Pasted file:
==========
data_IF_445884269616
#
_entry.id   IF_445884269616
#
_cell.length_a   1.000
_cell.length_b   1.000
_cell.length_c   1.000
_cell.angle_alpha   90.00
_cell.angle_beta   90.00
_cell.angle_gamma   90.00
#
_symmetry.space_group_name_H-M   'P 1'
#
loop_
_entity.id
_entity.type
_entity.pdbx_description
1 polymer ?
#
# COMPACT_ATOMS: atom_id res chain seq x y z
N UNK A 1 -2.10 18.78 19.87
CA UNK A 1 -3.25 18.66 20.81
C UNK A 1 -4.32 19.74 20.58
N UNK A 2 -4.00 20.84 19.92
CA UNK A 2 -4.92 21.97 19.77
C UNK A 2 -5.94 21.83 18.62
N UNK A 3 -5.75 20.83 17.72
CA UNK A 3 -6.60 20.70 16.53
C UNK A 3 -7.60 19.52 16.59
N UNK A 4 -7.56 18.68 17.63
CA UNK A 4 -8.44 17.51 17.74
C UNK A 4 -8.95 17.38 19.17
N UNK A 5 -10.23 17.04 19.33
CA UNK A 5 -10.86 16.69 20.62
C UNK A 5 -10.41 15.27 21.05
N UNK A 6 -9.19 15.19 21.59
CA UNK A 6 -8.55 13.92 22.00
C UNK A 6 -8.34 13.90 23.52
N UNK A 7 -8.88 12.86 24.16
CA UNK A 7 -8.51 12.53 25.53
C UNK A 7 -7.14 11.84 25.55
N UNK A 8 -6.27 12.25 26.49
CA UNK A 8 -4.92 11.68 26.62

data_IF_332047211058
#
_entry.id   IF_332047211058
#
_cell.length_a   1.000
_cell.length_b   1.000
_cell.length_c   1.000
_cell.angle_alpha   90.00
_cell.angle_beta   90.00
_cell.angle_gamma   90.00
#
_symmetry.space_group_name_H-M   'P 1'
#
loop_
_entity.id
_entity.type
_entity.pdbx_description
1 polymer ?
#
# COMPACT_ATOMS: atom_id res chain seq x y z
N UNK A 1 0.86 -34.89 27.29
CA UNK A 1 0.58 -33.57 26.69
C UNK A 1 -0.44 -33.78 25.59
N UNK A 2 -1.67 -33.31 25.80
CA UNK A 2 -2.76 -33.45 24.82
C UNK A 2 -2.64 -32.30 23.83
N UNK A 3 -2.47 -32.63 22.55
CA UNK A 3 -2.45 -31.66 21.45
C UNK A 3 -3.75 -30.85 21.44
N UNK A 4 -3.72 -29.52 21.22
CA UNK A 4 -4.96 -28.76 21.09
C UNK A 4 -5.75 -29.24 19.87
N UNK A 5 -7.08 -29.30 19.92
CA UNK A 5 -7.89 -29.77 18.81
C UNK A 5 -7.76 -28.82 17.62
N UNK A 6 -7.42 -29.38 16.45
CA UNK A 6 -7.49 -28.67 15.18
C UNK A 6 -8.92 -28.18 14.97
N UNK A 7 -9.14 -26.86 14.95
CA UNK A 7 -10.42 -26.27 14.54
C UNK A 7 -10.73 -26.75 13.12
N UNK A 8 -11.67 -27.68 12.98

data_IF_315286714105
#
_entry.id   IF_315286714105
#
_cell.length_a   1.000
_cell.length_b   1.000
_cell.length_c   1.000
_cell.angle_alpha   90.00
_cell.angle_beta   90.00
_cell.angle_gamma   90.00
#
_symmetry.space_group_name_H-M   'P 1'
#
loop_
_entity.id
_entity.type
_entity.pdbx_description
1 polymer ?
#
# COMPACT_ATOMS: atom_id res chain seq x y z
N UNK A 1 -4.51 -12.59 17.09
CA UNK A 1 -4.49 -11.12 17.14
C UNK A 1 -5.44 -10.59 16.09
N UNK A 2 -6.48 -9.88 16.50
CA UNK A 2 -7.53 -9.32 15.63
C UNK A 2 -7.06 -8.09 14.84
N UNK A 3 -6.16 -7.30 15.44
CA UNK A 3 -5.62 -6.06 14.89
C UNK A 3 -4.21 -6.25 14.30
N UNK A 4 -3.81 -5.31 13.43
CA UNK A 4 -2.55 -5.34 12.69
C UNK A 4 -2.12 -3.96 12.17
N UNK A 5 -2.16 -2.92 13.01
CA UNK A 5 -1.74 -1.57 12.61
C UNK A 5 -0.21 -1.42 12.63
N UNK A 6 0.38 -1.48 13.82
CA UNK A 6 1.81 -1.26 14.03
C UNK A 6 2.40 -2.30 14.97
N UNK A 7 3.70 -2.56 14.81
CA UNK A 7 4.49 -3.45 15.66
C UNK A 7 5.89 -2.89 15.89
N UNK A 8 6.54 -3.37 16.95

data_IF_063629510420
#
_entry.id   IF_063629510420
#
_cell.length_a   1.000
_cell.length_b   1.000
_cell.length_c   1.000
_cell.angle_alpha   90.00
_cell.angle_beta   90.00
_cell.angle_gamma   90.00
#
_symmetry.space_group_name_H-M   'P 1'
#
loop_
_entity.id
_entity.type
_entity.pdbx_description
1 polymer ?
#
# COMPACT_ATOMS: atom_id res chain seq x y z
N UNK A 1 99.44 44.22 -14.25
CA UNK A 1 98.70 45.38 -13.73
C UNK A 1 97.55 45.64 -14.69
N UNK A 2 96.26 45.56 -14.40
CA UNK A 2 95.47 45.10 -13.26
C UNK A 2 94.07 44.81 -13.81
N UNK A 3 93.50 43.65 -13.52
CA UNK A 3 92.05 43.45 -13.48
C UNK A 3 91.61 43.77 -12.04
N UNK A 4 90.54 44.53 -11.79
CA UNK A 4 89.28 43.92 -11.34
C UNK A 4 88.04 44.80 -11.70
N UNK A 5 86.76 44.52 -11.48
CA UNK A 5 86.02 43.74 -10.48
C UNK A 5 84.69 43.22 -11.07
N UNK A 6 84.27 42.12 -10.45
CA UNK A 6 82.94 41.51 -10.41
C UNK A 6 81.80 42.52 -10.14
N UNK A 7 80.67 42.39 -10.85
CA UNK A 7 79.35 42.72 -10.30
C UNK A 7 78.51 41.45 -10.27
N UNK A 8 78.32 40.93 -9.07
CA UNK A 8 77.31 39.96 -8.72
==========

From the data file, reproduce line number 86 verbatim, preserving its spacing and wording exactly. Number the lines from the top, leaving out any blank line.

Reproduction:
data_IF_315286714105